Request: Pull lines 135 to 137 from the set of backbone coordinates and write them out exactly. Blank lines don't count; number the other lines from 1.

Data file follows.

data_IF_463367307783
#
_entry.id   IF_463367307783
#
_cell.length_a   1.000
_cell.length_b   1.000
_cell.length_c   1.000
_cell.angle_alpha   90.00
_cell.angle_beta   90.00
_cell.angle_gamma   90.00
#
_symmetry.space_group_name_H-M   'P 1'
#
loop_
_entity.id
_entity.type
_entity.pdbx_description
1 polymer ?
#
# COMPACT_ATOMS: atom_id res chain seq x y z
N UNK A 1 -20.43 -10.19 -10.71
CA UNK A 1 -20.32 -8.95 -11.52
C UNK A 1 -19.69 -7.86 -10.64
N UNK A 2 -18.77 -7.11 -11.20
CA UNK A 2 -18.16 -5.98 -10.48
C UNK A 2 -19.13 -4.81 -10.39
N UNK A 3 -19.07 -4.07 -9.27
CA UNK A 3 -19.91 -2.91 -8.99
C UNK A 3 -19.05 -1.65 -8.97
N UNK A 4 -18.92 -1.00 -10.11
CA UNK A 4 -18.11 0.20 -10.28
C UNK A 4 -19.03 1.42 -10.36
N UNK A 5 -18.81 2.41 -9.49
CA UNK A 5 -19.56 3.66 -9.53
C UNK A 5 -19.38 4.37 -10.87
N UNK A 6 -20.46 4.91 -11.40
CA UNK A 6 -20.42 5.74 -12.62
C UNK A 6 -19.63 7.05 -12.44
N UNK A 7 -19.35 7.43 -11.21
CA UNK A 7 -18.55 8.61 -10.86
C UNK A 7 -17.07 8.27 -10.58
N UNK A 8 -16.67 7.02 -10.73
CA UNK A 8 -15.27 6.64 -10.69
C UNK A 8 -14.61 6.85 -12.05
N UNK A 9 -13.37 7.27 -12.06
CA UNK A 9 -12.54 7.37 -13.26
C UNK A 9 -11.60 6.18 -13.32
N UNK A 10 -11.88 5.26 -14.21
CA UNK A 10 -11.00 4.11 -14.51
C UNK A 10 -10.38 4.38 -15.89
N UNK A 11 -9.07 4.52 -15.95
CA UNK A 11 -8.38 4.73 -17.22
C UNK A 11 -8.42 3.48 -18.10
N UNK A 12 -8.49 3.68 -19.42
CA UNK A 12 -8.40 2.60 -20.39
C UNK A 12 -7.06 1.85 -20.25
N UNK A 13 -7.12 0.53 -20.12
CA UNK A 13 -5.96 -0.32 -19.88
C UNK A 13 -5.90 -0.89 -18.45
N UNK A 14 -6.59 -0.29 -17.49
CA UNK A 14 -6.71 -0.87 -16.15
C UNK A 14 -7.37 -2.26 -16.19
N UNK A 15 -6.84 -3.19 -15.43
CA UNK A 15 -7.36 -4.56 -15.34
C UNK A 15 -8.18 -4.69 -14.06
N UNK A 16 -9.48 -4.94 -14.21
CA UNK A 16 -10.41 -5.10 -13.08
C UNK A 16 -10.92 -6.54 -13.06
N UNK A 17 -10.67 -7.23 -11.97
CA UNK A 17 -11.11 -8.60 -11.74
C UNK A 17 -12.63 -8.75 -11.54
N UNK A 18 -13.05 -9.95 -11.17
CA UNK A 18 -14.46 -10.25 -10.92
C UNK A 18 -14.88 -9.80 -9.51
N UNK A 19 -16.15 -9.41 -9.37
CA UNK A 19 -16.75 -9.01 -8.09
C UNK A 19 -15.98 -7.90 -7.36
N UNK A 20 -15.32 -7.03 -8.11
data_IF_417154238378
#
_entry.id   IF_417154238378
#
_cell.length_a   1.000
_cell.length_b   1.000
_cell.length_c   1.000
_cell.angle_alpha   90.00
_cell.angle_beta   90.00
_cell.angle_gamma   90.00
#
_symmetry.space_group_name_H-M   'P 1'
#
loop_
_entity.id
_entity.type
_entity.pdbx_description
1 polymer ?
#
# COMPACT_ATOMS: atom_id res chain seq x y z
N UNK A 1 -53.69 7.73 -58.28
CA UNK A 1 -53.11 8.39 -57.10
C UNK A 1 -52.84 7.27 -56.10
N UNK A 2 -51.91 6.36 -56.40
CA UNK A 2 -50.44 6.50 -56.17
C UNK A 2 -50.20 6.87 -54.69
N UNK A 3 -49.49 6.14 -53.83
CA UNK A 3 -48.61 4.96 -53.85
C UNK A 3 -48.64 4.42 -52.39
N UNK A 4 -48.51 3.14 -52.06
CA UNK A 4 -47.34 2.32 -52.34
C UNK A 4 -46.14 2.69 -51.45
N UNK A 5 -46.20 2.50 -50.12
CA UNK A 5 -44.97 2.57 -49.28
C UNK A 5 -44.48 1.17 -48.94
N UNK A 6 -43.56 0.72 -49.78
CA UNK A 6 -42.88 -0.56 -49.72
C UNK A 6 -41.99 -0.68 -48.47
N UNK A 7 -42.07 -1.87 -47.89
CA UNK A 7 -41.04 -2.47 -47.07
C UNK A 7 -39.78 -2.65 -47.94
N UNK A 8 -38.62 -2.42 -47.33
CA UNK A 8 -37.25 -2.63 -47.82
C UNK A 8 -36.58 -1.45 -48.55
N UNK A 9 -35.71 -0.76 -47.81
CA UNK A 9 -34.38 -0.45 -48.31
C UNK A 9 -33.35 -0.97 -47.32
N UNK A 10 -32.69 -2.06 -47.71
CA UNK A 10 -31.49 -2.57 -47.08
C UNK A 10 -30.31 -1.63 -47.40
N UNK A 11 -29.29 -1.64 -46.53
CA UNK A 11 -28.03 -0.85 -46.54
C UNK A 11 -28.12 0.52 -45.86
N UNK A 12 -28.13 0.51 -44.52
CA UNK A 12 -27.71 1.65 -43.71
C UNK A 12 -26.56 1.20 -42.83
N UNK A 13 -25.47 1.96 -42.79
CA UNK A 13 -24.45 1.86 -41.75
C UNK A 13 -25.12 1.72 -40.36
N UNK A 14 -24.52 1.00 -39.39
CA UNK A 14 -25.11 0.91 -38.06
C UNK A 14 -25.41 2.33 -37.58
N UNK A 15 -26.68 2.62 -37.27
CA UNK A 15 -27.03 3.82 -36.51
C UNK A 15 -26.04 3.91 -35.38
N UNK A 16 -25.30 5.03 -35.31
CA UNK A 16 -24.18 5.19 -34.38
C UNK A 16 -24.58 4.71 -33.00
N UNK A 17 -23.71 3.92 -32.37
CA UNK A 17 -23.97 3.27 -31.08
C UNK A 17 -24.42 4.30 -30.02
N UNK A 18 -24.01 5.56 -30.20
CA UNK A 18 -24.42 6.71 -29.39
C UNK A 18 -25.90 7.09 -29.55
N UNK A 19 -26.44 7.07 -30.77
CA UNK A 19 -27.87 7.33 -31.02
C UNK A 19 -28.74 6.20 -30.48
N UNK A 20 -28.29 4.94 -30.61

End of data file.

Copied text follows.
N UNK A 13 -25.47 1.96 -42.79
CA UNK A 13 -24.45 1.86 -41.75
C UNK A 13 -25.12 1.72 -40.36